Dec 7

Coffee Weekly Report - 2023 12 07

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  • Coffee prices are volatile nearing December contract expiration, influenced by changes in arabica ICE rules and low destination stocks.

  • Concerns focus on Brazil's 24/25 crop, with recent warm weather impacting conilon production. Espírito Santo, main conilon state, has an ONI Index below 2015 levels, which preceded a 30% production drop.

  • Despite a lower ONI Index, El Niño brings stronger anomalies in November 2023 with temperatures 9°C higher and precipitation 75mm below the November 2015 average.

  • Contrasting 2015 and 2023 weather patterns show more negative vegetation conditions in 2015, not only in Espírito Santo but also in other coffee-producing regions.

  • For the next few weeks, caution is needed regarding the weather: the maintenance of higher temperatures and below-average rainfall can harm yields and reduce the potential seen until October in Espírito Santo.

El Niño’s impact in conilon areas

Coffee prices have been more volatile as we approach the expiration of the December contract, in the middle of changes to the arabica ICE certification rules and historically low destination stocks.

Concerns are now turning towards the 24/25 crop in Brazil, as the recent warm weather has been attributed as the cause behind chumbinhos falling in coffee areas, especially for conilon.

Looking at Espírito Santo, the main conilon-producing state, there are some points to consider.

First, it’s important to note that the ONI Index has not reached the same levels as seen in 2015 during development (Figure #1) – prior to the 30% drop in production observed (from 15.3M bags in 15/16 to 10.7M bags in 16/17, considering that the 15/16 crop was already weakened by weather issues).

Usually, the phenomenon leads to warmer temperatures and lower rainfall levels in the region during the last two months of the year (Figure #2).

Image 1: ONI Index – ENSO Status (°C)

Source: NOAA

Image 2: November-December El Niño Anomalies 

Source: hEDGEpoint

In addition to other global impacts of climate change, the El Niño phenomenon has brought more intense anomalies, despite the lower ONI Index. Comparing November 2023 to the historical average, maximum temperatures have been higher than normal by 9°C (Figure #3), and monthly precipitation has been 75mm below average (Figure #4) – and the observed levels are also more severe than those seen in 2015.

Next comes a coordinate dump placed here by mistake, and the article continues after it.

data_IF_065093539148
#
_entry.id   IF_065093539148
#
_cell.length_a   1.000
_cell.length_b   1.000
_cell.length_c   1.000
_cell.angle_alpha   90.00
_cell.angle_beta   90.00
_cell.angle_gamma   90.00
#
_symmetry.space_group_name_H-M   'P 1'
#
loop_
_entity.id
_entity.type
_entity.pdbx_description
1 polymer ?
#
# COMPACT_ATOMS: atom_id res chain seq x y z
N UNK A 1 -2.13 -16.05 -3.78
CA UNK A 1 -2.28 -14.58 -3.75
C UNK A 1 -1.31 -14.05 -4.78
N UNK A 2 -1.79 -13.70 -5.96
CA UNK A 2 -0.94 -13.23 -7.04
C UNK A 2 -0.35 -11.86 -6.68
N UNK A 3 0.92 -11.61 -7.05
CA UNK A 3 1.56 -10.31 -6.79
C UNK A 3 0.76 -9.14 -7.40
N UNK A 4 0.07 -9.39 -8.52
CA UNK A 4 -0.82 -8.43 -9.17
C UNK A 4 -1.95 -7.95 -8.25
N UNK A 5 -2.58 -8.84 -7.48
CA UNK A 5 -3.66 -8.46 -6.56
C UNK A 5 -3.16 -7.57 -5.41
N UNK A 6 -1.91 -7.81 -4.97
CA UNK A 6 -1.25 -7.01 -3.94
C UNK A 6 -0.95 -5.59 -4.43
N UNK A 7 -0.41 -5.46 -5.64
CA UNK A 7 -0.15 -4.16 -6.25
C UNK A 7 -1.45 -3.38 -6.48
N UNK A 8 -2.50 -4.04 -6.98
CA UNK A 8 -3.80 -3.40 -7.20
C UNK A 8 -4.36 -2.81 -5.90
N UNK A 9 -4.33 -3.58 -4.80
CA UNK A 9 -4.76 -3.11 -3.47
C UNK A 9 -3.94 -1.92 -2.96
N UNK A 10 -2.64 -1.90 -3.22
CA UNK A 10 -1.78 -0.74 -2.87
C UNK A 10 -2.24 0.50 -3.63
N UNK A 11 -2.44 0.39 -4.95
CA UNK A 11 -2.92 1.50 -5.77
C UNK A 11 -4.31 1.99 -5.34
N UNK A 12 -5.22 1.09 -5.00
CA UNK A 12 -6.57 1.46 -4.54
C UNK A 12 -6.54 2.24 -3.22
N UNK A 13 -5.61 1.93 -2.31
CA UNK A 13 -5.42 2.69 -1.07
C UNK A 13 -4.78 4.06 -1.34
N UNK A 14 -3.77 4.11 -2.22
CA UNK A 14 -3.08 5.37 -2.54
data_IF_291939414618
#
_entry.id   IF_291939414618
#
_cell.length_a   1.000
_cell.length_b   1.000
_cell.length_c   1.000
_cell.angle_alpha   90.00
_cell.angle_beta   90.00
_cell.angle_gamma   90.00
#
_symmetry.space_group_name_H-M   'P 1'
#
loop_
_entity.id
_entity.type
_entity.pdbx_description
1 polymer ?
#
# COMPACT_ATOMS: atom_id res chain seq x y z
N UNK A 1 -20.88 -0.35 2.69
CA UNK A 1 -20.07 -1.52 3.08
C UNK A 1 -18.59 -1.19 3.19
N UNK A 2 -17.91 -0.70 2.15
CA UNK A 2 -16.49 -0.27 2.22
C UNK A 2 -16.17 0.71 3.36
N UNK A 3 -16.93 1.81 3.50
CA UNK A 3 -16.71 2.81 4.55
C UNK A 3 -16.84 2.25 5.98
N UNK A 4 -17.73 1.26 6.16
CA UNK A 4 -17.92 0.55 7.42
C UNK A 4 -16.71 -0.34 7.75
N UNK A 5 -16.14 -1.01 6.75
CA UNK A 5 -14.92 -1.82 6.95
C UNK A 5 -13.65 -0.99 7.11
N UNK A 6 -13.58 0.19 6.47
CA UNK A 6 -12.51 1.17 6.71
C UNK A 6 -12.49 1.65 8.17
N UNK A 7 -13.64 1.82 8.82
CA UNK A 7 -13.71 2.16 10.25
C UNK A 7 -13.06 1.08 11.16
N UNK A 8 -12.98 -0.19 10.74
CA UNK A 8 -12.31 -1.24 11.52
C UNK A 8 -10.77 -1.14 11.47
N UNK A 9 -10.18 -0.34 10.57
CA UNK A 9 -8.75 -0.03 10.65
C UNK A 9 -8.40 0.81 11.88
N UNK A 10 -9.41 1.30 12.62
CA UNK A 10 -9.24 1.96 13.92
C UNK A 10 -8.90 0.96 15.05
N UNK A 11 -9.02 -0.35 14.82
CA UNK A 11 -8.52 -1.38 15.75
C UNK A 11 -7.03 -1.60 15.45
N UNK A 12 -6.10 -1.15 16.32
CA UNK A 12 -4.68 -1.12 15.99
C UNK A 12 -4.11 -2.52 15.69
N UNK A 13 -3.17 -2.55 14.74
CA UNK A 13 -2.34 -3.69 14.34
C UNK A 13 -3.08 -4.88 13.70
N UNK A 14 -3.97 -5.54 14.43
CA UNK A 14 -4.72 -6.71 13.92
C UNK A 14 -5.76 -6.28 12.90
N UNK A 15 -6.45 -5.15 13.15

Image 3: Maximum Temperature Anomaly (°C)

Source: USDA

Image 4: Precipitation Anomaly (mm)

Source: USDA

Image 5: NDVI Anomaly – First week of December 

Source: USDA

However, there are two points to be considered in contrast to the weather patterns.

i) Vegetation conditions

In 2015, since the El Niño phenomenon had already been active for a longer period, the crop was already weakened, and the NDVI levels were worse in the first week of December when compared to 2023. This is also true for other coffee-producing regions, such as Minas Gerais, São Paulo, and Paraná (Figure #5).
ii) Area increase

Given the conilon producer margins observed in 2021, there was an incentive for area expansion in the region. Margins were higher in that year when compared to the other periods since 2018 (Figure #6).

Consequently, the area expansion observed since 2021 (Figure #7) would reach average production potential in the next 2-3 years, placing 24/25 as a key point in time.

Image 6: Conilon Prices/Production Costs Ratio

Fonte: Cepea, Conab

Image 7: Conilon Total Area – Conab (‘000 ha)

Fonte: Conab

In Summary

Coffee prices are experiencing increased volatility due to the approaching expiration of the December contract, changes in arabica ICE certification rules, and historically low destination stocks. Concerns now focus on Brazil's 24/25 crop, with recent warm weather affecting coffee areas, particularly conilon.

Examining Espírito Santo, the primary conilon-producing state, the ONI Index hasn't reached 2015 levels, which preceded a 30% production drop. Despite a lower ONI Index, El Niño has caused stronger anomalies, with November 2023 temperatures 9°C higher and precipitation 75mm lower than average.

Contrasting climate patterns, vegetation conditions in 2015 were more negative, and the increase in area was also significant in recent years.

Still, for the next few weeks, caution is needed regarding the weather: the maintenance of higher temperatures and below-average rainfall can harm yields and reduce the potential seen until October in Espírito Santo.

Weekly Report — Coffee

Written by Natália Gandolphi
[email protected]
Reviewed by Lívea Coda
www.hedgepointglobal.com

Disclaimer

This document has been prepared by hEDGEpoint Global Markets LLC and its affiliates ("HPGM") exclusively for informational and instructional purposes, without the purpose of creating obligations or commitments with third parties, and is not intended to promote an offer, or solicitation of an offer, to sell or buy any securities or investment products. HPGM and its associates expressly disclaim any use of the information contained herein that may result in direct or indirect damage of any kind. If you have any questions that are not resolved in the first instance of contact with the client ([email protected]), please contact our internal ombudsman channel ([email protected]) or 0800-878-8408 (for clients in Brazil only).

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